The rain came. It was warm but the rain came down and I feared I wouldn't get a train.
In the event the 11.39 trundled into the station. I had on a little waterproof jacket which revealed itself not to be proof against any kind of precipitation.
'A' level results day and the mother of two daughters, sitting opposite me, spent the whole journey talking about options, cousins and jobs in Germany.
Coming home I had to sit with the family from Hell. Their very loud entitlement included teeth braces, hockey tournaments, pierced ears and enough plum-speak to irritate a full carriage of tired commuters. I fell asleep reminding myself not to veer to the right, which I've never down in my life.
So on the train I snoozed until Charing Cross. Two stops on the Piccadilly Line to Oxford Circus, then a very damp walk to the Beeb.
I shouted at the security guards inside our British Broadcasting foyer since they wanted to check the contents of my bag before allowing me to use their Public facility.
I called the producer I was working with to let me in so I could have a less harrowing micturition.
Then me, Hewete Haileselassie, and Lizzie Mabbott, shared our foods of love.
Enjera and shirro from Hewete.
Congee from Lizzie.
And chicken soup from me.
I made the chicken soup last night. A perfect little free range organic chicken in a huge pot with a big, fat red onion, 4 carrots, two squashy tomatoes, a stick of celery and parsley from the garden.
Brought the chicken and water to the boil, skimmed off all the impurities, added the vegetables, a tablespoon of salt and a flash of white pepper, then on to the stove it went for at least five hours.
This morning I strained the veg and chicken out of the soup, and boiled up the broth for five minutes. Poured it into a thermos flask and took it into London.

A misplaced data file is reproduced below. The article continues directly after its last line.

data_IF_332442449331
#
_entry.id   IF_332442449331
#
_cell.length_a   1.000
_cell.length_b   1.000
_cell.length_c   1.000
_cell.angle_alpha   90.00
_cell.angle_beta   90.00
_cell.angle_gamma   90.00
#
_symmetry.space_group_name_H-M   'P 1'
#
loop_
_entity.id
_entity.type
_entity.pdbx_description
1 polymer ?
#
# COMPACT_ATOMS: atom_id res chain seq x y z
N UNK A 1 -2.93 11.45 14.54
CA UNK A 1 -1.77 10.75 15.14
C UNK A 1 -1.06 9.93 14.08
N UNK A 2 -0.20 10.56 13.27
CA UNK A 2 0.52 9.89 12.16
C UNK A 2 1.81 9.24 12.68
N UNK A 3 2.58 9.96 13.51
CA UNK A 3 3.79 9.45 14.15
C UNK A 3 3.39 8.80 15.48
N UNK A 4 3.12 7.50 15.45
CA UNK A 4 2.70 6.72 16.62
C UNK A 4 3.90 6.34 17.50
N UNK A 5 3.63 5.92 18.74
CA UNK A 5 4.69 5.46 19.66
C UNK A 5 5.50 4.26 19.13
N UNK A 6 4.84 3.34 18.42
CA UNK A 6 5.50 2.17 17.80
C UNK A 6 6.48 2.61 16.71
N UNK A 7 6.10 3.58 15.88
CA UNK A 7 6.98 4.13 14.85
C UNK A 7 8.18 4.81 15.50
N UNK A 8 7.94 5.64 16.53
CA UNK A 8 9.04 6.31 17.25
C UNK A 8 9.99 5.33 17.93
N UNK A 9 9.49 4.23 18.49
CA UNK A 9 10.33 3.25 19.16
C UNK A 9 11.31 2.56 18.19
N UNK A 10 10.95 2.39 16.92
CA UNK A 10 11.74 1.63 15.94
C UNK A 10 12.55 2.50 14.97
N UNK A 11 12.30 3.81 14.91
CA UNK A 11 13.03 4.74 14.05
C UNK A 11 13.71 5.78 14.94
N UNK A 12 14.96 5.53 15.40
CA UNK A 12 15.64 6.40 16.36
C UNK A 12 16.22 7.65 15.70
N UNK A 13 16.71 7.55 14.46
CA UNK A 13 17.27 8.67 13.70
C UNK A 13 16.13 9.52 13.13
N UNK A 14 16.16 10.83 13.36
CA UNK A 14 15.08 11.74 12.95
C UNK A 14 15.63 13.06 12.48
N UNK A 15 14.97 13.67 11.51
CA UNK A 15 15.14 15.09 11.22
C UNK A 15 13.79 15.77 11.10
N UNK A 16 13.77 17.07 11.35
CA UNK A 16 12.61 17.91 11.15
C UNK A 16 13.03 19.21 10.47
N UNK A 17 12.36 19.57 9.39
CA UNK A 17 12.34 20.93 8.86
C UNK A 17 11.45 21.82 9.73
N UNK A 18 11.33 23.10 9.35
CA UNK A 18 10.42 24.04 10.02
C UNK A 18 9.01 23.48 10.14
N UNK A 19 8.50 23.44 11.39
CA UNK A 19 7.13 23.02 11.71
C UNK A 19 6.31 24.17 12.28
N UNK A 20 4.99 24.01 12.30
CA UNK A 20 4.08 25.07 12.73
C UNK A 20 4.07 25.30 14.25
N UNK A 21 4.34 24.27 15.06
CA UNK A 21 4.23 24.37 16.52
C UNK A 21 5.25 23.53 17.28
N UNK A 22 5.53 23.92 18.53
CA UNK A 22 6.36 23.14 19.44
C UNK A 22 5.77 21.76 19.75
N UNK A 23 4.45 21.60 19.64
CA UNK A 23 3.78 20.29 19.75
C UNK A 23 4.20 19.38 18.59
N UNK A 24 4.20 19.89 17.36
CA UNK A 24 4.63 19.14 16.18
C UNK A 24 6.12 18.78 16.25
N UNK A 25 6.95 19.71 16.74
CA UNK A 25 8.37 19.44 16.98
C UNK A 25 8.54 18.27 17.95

Four of us in a dark little studio, the hot soup emptied into mugs, the aroma of my grandmother's cooking, and all the women in my life, permeated Portland Place whilst the rain lashed against the window. It was a delicious moment to savour.
The enjera and sheera was spicy and filling. A kind of flat bread with hot curry. Whilst the congee, although looking like congealed tripe, tasted absolutely delicious.
A lovely thing to do, and my debut for the World Service.
Whilst the chicken was bubbling on the back burner jim drove me to Chigwell. Down the M25, off at the A127 towards Hornchurch, all the way to the Moby Dick pub, past houses that only East End mafia could have built, into Chigwell and Taylors, an industrial estate and the brilliant Brian Udell.
Brian is not tall, with a white beard, white ponytail, an earring and a warehouse with Harley Davidson's, and another warehouse with gongs, didgeridoos, vast baskets of free fruit for everybody and a SCENAR machine. SELF CONTROLLED ENERGY NURO ADAPTIVE REGULATOR.
Developed by the Russians it sends electro magnetic impulses to the brain, refocuses it and before you can say pass me the ibuprofen, your pain has subsided.
After the trial and tribulations of the American road trip my poor old sciatic nerve took a pasting.
Brian lay me down and ran the little machine over my body. The machine tells the body when its had enough so when it was placed on my left arm, and the newly mending broken elbow, bugger me if it didn't stay put for at least 6 minutes, when it landed on my right arm it had done its stuff after 30 seconds.
To day my back does not hurt. Today I can walk better, sit down, without shooting pains No pain killers. I cannot believe the difference in all aspects of my body. Please look it up if you have pain issues. It's marvellous.
So today, having done my bit for Chicken Soup and Jewish love and kindness in the kitchen, I walked in the pouring rain - yes I walked well, in the pouring rain and met the dawter for lunch.
The sun came out and we had evil pastries in Old Compton Street, then we sat on the roof of Groucho's, drunk water, put the world to rights until I left to catch the 5.17 from Platform 3.
No problems - only the family from hell - 45 minutes later there was Jim waiting for me.
I've set the telly to watch Mr. Hollywood on 'Who Do You Think You Are', then I shall have a bath, and thank the Russians for their electro magnetic play thing.
Jeni Barnett tells of her scrumptious time at Good Food Live in her first audiobook! Download NOW from iTunes